It’s technically possible to topple the government but it wouldn’t be easy.


First published in August 2019.


The word prorogation is on everybody’s lips in the UK. The Queen has accepted Boris Johnson’s request to suspend parliament for over a month. It is the prime minister’s boldest gambit to date. Can MPs fight back in September?

Parliament returns on September 3. Prorogation is due to commence in the second week of September, and terminates on October 14. MPs face narrow operating windows on either side of the suspension period. And a no-deal Brexit is the default outcome on October 31.

Parliament is typically divided into yearly working periods or sessions. Prorogation is the means of bringing a session to an end, and in normal circumstances it is a formality. During prorogation, parliamentary business – including scrutiny of the government – ceases.

The government stands accused of weaponising this mechanism for partisan political reasons, given the timing and duration. This prorogation is timed at a key period in the run-up to October 31 – the day the UK is scheduled to leave the EU, with or without a Brexit deal. The government is also aware that opposition parties are openly planning to challenge its approach to Brexit using legislation first and a possible confidence motion second.

To fight back, MPs will need to act as soon as parliament returns on September 3. They can either try to pass legislation that forces the government to do parliament’s bidding or topple the government via a confidence motion.

Drafting legislation to stop Johnson

Legislation is an option but it won’t be easy. There are significant procedural challenges. MPs will need the cooperation of the speaker since the government normally controls House of Commons business.

If MPs did get a bill on the agenda, it could be expedited through the Commons in one day – and there are many examples of this happening. The House of Lords could be an obstacle to expedience, though. Peers could filibuster to use up the vanishingly brief September window. The bill will die if it does not pass through the Lords and receive Royal Assent before prorogation commences.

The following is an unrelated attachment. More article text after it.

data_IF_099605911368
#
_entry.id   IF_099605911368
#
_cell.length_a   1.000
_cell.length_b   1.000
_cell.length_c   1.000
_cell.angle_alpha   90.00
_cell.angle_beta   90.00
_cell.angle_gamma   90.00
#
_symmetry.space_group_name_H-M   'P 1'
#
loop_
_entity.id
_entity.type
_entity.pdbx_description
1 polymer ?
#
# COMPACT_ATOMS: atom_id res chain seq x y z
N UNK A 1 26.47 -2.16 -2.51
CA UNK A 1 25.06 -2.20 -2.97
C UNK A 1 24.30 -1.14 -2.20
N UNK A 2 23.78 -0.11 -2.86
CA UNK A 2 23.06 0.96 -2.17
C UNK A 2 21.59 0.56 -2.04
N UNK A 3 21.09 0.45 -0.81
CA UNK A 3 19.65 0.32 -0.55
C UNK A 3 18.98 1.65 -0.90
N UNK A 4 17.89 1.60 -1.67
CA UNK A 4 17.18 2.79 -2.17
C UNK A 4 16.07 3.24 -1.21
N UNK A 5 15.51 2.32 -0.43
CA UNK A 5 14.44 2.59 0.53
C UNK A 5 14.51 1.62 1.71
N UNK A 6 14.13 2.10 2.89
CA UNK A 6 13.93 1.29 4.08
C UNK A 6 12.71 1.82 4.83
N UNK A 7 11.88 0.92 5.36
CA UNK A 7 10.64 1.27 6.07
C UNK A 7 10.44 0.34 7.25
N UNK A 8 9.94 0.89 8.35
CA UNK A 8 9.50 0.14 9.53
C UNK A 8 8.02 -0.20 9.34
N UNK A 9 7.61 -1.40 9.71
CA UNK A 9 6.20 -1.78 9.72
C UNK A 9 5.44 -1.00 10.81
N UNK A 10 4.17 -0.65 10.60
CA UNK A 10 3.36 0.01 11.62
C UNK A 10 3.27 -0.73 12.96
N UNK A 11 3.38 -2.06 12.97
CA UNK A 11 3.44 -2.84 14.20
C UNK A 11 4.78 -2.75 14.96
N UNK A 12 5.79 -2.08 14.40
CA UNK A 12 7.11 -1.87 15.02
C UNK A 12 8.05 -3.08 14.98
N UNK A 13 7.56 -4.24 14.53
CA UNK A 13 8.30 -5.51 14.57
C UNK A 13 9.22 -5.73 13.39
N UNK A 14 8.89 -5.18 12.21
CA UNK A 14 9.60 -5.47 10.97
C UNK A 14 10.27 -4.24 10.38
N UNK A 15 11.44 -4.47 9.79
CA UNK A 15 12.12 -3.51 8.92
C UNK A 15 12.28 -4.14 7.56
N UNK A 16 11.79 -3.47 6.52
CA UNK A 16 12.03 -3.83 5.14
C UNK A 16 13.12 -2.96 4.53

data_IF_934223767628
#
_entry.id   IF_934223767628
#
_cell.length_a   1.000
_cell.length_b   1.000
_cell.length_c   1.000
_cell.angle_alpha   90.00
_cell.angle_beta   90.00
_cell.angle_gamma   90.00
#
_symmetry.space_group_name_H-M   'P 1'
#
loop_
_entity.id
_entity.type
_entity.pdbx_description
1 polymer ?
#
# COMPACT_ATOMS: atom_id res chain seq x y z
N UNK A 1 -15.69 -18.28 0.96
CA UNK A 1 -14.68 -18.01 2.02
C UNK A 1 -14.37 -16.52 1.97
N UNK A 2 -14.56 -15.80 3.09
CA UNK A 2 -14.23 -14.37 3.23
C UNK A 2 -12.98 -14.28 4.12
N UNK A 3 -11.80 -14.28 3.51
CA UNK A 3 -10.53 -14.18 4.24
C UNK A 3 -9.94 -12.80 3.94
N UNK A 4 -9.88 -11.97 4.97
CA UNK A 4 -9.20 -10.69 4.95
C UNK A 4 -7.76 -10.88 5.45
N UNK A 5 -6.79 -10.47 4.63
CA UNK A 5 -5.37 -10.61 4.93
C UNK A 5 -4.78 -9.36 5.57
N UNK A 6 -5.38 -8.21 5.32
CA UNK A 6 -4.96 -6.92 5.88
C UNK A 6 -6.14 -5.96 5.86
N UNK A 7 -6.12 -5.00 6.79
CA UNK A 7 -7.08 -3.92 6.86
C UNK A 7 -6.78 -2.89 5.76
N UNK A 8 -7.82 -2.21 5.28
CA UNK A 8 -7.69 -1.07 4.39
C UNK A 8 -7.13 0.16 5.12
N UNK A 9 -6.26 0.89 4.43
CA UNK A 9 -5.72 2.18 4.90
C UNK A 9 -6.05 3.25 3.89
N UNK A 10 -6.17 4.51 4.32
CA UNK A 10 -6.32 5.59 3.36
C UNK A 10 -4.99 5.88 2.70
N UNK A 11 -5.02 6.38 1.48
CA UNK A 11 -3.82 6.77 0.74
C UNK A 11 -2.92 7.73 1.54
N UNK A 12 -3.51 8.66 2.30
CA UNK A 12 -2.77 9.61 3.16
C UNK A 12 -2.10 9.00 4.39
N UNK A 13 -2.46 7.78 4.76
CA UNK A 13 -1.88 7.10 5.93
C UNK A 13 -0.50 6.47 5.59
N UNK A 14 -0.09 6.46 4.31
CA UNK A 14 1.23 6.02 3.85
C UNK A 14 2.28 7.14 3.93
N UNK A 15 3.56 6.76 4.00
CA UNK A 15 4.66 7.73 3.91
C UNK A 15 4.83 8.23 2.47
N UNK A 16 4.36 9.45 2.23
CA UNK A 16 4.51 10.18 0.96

MPs must also make some difficult but critical decisions about what they are aiming to achieve with their bill. One textually modest (but politically contentious) option would be to pass legislation requiring an election before October 31. This latest legislation would take precedence over the existing election provisions under the Fixed-term Parliaments Act 2011.

Of course, time would need to be cleared for an October campaign and the election’s outcome would be uncertain. There is a risk that, in the event of a hung parliament, Johnson as incumbent PM may seek to linger in Downing Street and run down the clock. But at this stage, this may be a gamble MPs are ready to take.

Another modest option would be a limited anti-prorogation measure. The bill could require the government to revoke its advice about prorogation to the Queen.

A big, bold Brexit bill … in record time